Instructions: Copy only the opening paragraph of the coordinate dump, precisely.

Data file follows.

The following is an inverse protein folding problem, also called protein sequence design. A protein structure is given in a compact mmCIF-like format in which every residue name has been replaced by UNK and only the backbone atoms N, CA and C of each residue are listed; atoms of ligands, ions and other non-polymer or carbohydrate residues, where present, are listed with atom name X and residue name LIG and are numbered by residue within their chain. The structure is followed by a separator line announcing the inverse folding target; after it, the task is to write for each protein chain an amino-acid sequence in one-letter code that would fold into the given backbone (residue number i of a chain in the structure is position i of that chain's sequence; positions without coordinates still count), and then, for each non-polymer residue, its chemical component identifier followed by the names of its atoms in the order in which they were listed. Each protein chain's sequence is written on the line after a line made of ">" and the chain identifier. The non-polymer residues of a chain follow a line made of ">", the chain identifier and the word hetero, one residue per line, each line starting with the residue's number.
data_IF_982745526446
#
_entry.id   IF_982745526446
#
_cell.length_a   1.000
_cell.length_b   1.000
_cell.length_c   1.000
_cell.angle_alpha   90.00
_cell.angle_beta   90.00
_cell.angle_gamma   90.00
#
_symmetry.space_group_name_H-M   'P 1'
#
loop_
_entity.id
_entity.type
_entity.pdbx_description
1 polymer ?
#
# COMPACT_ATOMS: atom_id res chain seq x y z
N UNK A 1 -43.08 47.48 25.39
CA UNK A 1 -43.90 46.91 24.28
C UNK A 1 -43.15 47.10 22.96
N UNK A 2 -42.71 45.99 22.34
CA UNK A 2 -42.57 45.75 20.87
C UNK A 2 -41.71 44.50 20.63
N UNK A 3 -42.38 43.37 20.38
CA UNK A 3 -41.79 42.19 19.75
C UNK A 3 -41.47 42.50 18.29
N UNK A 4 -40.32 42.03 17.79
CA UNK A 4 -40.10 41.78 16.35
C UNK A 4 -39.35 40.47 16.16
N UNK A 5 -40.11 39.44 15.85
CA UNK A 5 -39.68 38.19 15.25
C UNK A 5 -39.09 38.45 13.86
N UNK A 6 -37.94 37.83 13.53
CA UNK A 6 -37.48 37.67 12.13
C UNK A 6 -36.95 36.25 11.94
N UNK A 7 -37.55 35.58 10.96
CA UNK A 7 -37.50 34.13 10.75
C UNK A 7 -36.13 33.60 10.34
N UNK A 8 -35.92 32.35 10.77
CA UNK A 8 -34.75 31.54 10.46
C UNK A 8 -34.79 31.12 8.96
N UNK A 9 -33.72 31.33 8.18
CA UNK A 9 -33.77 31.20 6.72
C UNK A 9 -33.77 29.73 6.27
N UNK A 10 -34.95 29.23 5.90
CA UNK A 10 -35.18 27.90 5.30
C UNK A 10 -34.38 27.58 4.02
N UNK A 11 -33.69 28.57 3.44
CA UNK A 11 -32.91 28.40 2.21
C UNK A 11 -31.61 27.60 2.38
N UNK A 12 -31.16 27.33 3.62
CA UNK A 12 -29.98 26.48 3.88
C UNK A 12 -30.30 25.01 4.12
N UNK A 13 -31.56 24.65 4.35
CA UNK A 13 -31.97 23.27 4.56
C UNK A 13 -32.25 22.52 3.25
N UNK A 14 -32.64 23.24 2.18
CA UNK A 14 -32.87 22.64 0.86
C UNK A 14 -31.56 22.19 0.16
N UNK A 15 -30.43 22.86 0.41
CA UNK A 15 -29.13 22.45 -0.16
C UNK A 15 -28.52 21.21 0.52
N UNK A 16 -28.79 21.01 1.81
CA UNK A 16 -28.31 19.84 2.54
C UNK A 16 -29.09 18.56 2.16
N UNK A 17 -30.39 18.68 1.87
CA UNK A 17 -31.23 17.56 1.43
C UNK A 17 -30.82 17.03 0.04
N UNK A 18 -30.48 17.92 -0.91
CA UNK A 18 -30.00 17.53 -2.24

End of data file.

The following is an inverse protein folding problem, also called protein sequence design. A protein structure is given in a compact mmCIF-like format in which every residue name has been replaced by UNK and only the backbone atoms N, CA and C of each residue are listed; atoms of ligands, ions and other non-polymer or carbohydrate residues, where present, are listed with atom name X and residue name LIG and are numbered by residue within their chain. The structure is followed by a separator line announcing the inverse folding target; after it, the task is to write for each protein chain an amino-acid sequence in one-letter code that would fold into the given backbone (residue number i of a chain in the structure is position i of that chain's sequence; positions without coordinates still count), and then, for each non-polymer residue, its chemical component identifier followed by the names of its atoms in the order in which they were listed. Each protein chain's sequence is written on the line after a line made of ">" and the chain identifier. The non-polymer residues of a chain follow a line made of ">", the chain identifier and the word hetero, one residue per line, each line starting with the residue's number.